THE 10,000 year-old centre of Amman – modernised by the Makkan Sharif, King ‘Abdullah I, after the colonial dissection of the Middle East in 1917 – is Jordan’s bustling capital. Once straddling seven hills, it now encompasses more than 20 as its grey urban sprawl envelops the countryside.
It’s only when you travel out of Amman that you begin to appreciate Jordan. Sa’ud ibn Mahfoudh, a historian, says that Jordan has over 100,000 archaeological sites dating from the Bronze Age to the Islamic era.
On my first visit in 2000 I’d focused primarily on its vast Islamic heritage to research a series of programmes for Voice of the Cape. It had proved to be a fruitful trip, and after having travelled 1,600 kms, I’d left for South Africa drunk with information.
It has always amazed me that so many travellers use Jordan as a transit point. Twenty-thousand Companions of the Prophet (SAW) migrated to the region after his death, and many important historical events occurred there.
On my journey I’d visited the tombs of Prophetic Companions such Ja’fr ibn Talib, Zaid ibn Haritha, Ubaidah ibn Jarrah and Amir ibn Waqqas, and had been overwhelmed that I’d been able stand at their feet.
I’d travelled to Udruh where Abu Musa al-‘Ashari and ‘Amr ibn al-‘As had conducted the arbitration between Sayyidina ‘Ali (ra) and Mu’awiyyah over the Caliphate in 657 CE.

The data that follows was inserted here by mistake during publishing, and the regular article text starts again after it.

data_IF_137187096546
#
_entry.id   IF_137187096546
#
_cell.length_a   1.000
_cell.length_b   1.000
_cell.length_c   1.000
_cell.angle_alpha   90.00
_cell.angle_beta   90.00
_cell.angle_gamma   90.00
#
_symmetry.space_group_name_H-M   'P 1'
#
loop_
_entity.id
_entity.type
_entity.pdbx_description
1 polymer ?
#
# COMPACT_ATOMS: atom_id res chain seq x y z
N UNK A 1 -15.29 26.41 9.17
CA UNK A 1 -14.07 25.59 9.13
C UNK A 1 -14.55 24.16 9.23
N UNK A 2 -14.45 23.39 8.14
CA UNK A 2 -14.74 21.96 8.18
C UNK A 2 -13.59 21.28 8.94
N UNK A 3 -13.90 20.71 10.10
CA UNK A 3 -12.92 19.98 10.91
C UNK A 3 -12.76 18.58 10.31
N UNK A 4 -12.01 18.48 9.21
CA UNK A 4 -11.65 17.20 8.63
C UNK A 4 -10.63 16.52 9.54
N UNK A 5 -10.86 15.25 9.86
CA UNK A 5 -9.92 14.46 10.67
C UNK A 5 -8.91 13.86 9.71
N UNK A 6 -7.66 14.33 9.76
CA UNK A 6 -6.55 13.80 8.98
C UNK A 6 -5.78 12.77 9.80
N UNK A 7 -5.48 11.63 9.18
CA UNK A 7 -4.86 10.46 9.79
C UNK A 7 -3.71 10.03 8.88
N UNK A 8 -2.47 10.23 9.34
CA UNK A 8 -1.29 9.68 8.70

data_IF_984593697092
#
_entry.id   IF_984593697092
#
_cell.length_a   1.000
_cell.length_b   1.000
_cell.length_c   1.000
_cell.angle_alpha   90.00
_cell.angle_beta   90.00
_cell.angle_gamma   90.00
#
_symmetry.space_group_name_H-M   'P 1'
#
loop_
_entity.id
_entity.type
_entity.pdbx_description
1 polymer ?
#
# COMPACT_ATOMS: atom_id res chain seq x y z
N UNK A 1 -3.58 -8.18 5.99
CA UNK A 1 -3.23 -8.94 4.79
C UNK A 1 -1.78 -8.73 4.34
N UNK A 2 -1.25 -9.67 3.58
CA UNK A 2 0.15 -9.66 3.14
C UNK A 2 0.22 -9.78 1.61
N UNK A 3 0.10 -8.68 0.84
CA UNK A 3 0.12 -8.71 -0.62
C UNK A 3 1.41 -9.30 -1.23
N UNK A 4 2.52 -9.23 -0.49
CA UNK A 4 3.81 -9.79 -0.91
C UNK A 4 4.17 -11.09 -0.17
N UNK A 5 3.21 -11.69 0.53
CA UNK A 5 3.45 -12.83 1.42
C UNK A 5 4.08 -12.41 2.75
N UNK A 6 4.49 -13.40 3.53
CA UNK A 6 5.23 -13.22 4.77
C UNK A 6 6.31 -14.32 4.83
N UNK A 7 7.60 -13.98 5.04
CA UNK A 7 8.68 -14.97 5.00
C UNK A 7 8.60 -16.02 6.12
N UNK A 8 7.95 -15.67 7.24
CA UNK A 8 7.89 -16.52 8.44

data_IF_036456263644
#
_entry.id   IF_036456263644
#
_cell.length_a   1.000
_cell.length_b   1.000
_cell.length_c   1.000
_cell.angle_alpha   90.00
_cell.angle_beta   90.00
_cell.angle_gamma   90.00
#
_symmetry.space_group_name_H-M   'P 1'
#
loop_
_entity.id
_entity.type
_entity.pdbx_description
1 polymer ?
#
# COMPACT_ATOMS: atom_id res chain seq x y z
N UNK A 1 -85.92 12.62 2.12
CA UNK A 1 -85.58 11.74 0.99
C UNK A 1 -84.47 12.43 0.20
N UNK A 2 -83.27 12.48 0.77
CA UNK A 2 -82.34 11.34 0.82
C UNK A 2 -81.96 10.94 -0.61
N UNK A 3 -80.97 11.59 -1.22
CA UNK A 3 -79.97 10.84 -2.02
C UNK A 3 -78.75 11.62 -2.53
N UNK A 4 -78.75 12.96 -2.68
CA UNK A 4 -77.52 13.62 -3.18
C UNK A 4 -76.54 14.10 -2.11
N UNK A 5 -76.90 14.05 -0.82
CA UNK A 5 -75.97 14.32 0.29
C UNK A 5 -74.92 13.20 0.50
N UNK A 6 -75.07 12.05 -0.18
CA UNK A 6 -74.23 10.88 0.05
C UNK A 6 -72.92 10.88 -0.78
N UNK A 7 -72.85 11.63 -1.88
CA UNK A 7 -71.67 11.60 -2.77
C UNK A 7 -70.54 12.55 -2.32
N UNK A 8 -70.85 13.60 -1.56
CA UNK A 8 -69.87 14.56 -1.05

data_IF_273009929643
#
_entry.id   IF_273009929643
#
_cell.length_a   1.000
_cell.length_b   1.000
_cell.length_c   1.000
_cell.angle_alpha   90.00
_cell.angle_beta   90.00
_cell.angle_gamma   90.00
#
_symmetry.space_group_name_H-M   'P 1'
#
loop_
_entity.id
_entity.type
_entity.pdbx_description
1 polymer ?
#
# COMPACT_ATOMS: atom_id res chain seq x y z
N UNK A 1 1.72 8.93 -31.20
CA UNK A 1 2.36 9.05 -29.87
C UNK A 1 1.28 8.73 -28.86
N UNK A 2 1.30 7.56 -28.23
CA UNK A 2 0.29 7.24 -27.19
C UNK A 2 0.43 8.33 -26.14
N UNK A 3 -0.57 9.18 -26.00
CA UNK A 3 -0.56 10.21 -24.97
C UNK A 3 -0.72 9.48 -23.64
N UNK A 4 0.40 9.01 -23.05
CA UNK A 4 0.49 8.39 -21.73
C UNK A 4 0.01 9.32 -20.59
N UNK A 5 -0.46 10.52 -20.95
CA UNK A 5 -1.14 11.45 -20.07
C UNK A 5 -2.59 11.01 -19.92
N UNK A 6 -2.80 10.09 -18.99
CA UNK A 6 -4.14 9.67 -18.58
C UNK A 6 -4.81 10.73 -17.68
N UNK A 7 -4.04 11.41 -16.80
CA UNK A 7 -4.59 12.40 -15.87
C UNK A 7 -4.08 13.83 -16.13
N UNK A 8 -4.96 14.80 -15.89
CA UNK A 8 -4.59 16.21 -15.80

I’d trodden the very soil of the battle of Mut’ah. In this battle (fought in 632 CE) the Muslim army had been defeated by the Byzantines. The Prophet (SAW) had seen the martyrdom of Ja’fr ibn Talib and Zaid ibn Haritha in a vision. He had related that as Ja’fr ibn Talib’s arms were cut off, angelic wings had replaced them.
I’d also crossed the paths of numerous prophets. On a mountaintop overlooking Petra was the tomb of Musa’s (as) companion, Haroun (as), guarded by a crusty old Bedoiun with a dagger. In the village of Baida in one of the valleys below was the spring of Musa (as), from whose sweet waters I had drunk.